In CI-based cluster calculations, the hopping term has been taken into account which enters the off-diagonal terms of the Hamiltonian and describes the *pd*σ and *pd*π, with = −2.17 reflecting the anisotropic strengths (Bocquet *et al.*, 1996; Slater & Koster, 1954). Fig. 4(*a*) shows the effect of strength *pd*σ ranging from 0 to 4 eV on the simulated isotropic spectra, which causes dramatic changes in the absorption spectra including the energy splitting between the *L*_{3} and *L*_{2} set of peaks, as well as the redistributions of peak intensities. The energy splitting and exhibit a monotonically increase as *pd*σ increases (Fig. 4*b*), which agrees well with the theoretical prediction of the increasing energy splitting as increases by solving the determinant of the Hamiltonian (Bocquet *et al.*, 1996; Okada *et al.*, 1994). A further comparison between the experimental and values and the theoretical values suggests that *pd*σ is in the energy range between 1.0 eV and 1.4 eV. Fig. 4(*c*) shows the intensity ratios *I*_{L3} = *I*(*a*_{2})/*I*(*a*_{1}) and *I*_{L2} = *I*(*b*_{2})/*I*(*b*_{1}) *versus* the energy parameter *pd*σ, both of which decrease as *pd*σ increases. A *pd*σ value between 1.0 eV and 1.4 eV corresponds to *I*_{L3} = *I*(*a*_{2})/*I*(*a*_{1}) (1.3, 1.7) and *I*_{L2} = *I*(*b*_{2})/*I*(*b*_{1}) (1.2, 1.5), which is consistent with the *I*_{L2} value obtained from the experimental spectrum. The experimental *I*_{L3} value, however, is smaller and falls into the *pd*σ energy range between 1.5 eV and 2 eV. A comprehensive comparison among the energy splitting and values, the intensity ratios *I*_{L3} and *I*_{L2}, as well as the lineshapes between the *L*_{3} and *L*_{2} excitation peaks prefers a *pd*σ value in the energy range between 1.0 eV and 1.4 eV; we therefore use = 1.2 eV for our calculations.

We note that different *pd*σ values have been reported for STO compounds in theoretical calculations. Bocquet *et al.* (1996) reported = 2.6 ± 0.1 eV based on the CI cluster model analysis of the core-level metal 2*p* X-ray photoemission spectrum. Haverkort *et al.* (2012) reported a *pd*σ value around 2.3 eV based on *ab initio* multiplet ligand-field theory. This discrepancy might be related to the size of the basis set used and/or the different calculation methods. Our smaller *pd*σ value, however, is consistent with the 1.15 eV reported by Ikeno *et al.* (2009) and by Kroll *et al.* (2015). The early 3*d* transition metal oxide typically shows a large charge transfer energy. The strong covalent effect thus is related to the large energy. For the STO compound of interest here, the large charge transfer energy and the small energy resolved by CI cluster calculations suggest a relatively smaller covalent effect in the system than other Ti and V oxides. This is different as suggested by the CI calculation analysis of the STO X-ray photoemission spectrum (Bocquet *et al.*, 1996). Finally, we note that our spectra have been broadened with a Gaussian broadening of 0.15 eV full width at half-maximum (FWHM) and a Lorentzian lifetime broadening with energy-dependent FWHM. The leading peaks, peaks *a*_{1}, *a*_{2}, *b*_{1} and *b*_{2} have FWHM intervals from 0.1 eV to 0.3 eV, 0.3 eV to 0.5 eV, 0.5 eV to 0.7 eV, 0.7 eV to 1.0 eV and 1.0 eV to 1.2 eV, respectively.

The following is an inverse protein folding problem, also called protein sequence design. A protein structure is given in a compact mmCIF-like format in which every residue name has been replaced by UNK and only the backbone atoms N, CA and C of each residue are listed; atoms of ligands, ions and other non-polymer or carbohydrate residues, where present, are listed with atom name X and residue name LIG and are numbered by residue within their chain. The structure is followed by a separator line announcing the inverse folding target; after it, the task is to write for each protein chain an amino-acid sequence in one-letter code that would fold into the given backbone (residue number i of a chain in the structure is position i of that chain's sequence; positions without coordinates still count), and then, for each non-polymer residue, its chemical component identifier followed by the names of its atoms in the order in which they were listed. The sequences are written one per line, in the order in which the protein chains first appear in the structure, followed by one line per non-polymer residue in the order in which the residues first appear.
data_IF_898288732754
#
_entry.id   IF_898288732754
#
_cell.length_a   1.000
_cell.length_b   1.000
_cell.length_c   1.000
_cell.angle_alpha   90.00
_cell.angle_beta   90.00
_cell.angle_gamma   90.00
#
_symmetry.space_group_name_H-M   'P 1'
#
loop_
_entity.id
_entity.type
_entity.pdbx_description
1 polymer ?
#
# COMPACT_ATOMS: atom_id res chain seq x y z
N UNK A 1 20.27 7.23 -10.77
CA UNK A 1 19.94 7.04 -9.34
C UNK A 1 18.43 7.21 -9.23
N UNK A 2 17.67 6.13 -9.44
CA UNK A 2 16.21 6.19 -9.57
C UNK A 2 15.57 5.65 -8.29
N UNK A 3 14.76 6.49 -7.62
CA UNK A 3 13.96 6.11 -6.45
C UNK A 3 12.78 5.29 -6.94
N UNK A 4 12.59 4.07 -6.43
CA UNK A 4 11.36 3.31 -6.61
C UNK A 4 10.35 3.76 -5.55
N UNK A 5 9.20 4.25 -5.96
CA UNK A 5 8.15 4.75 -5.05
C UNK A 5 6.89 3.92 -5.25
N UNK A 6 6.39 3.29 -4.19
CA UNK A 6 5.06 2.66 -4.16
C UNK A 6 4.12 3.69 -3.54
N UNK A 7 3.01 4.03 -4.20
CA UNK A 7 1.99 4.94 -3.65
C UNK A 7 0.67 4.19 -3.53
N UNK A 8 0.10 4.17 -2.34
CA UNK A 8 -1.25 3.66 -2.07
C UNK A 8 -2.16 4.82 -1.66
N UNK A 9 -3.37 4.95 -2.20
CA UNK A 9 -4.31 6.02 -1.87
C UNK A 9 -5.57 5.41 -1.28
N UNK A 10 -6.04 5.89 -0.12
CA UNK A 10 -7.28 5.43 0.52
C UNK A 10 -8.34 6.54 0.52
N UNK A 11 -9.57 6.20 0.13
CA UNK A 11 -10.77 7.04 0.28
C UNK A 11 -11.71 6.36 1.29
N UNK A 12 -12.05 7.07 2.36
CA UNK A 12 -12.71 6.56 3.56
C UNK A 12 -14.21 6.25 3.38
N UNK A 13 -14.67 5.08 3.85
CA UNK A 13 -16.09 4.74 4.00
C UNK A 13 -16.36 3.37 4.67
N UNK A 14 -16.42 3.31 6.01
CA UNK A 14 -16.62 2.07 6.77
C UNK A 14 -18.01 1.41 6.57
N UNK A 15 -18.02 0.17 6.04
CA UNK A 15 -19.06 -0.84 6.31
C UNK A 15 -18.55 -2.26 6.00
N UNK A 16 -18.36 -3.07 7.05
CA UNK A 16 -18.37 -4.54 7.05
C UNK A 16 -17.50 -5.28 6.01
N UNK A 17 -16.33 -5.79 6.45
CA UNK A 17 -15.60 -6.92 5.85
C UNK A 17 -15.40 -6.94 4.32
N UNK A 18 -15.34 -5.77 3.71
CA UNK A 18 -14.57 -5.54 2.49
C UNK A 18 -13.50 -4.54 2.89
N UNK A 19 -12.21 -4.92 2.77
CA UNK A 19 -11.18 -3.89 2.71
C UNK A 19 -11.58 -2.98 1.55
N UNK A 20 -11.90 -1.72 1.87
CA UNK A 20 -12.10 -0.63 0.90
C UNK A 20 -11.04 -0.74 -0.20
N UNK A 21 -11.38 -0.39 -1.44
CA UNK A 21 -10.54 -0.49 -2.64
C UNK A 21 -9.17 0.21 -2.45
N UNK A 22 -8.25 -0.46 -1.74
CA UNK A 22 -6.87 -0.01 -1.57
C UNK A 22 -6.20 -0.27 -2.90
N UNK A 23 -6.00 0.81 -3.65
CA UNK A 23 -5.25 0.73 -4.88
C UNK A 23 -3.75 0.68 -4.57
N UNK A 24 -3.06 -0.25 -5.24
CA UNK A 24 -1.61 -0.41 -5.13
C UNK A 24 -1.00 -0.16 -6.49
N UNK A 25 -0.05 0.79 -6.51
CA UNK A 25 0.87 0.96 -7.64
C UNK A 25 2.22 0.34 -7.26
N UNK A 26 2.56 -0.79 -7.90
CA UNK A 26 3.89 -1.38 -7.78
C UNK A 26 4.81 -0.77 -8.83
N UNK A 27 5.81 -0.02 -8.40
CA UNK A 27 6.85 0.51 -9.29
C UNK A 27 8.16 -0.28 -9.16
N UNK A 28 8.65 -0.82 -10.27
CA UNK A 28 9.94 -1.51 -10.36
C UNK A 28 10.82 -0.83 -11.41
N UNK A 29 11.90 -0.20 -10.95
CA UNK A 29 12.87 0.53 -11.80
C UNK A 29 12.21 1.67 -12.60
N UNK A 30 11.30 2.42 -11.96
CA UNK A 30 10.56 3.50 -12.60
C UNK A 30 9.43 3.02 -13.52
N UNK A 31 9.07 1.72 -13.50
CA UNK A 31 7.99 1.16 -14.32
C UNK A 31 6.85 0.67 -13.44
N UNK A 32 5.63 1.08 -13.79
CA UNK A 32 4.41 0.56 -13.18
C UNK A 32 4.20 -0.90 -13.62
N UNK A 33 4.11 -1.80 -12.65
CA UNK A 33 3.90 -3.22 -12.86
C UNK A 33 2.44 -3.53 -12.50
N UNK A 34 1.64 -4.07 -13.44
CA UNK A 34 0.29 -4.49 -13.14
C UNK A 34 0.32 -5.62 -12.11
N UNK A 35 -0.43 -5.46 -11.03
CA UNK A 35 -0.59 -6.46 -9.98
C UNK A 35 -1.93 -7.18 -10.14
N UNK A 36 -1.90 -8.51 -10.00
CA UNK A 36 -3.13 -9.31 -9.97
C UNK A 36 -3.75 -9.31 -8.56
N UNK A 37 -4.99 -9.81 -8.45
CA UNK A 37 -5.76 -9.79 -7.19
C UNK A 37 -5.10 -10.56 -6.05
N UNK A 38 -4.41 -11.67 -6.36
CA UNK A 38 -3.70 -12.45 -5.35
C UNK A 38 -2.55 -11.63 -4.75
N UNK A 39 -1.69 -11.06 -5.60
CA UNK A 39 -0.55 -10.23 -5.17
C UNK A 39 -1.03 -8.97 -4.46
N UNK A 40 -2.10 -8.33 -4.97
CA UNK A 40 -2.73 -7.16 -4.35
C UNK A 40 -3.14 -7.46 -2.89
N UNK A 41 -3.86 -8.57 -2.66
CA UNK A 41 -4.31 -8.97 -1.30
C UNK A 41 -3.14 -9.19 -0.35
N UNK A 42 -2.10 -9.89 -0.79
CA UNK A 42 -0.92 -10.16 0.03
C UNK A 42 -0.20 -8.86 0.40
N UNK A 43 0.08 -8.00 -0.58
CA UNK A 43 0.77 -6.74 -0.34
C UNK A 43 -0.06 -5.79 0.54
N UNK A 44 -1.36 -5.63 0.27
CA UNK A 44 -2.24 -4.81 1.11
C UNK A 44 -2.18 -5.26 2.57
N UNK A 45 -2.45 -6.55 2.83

#### 3.3. Crystal field effects

Accompanying the fast development of thin-film deposition techniques, transition metal thin films and heterostructures have expanded into a booming field. Strain induced by the lattice mismatch between thin film and substrate generally lowers the crystal symmetry from cubic *O*_{h} to tetragonal *D*_{4h}. Strain engineering has been proposed to tailor the electronic properties in perovskite thin films and heterostructures (Rondinelli & Fennie, 2012); for example, the enhancement of ferroelectric properties (Haeni *et al.*, 2004), the manipulation of orbital occupancies (Chakhalian *et al.*, 2011; Wu *et al.*, 2013), the modification of octahedral rotations which affect the electric and magnetic properties (Zayak *et al.*, 2006; Rondinelli & Spaldin, 2009), *etc*. We thus consider explicitly a TiO_{6} octahedron with *D*_{4h} tetragonal symmetry, to offer theoretical guidance for understanding the experimental *L*_{2,3}-edge X-ray absorption and electron energy-loss spectra based on CI cluster calculations.

A tetragonal distortion generally can be modelled by two additional energy parameters, *i.e.* and , representing the energy splitting of *t*_{2g} levels [ = *E*(*d*_{yz},*d*_{xz})-*E*(*d*_{xy})] and *e*_{g} levels [ = *E*(*d*_{3z2-r2})-*E*(*d*_{x2-y2})], respectively. Fig. 5(*a*) shows the polarization-dependent simulated spectra at different values ranging from −300 meV to 300 meV. The spectra show strong sensitivities to and obvious polarization dependence. One might expect that the spectra do not change with different values intuitively since the *e*_{g} levels are empty and far away from the antibonding bands near the This, however, is not the case. Different from the -dependent spectra where the excitations to *t*_{2g} levels are activated (peak *a*_{1} and *b*_{1}), the peaks *a*_{2} and *b*_{2} with corresponding excitations to *e*_{g} levels show considerable linear dichroic effects with different values, as shown in Fig. 5(*b*), which we attribute to a change of the final states as varies.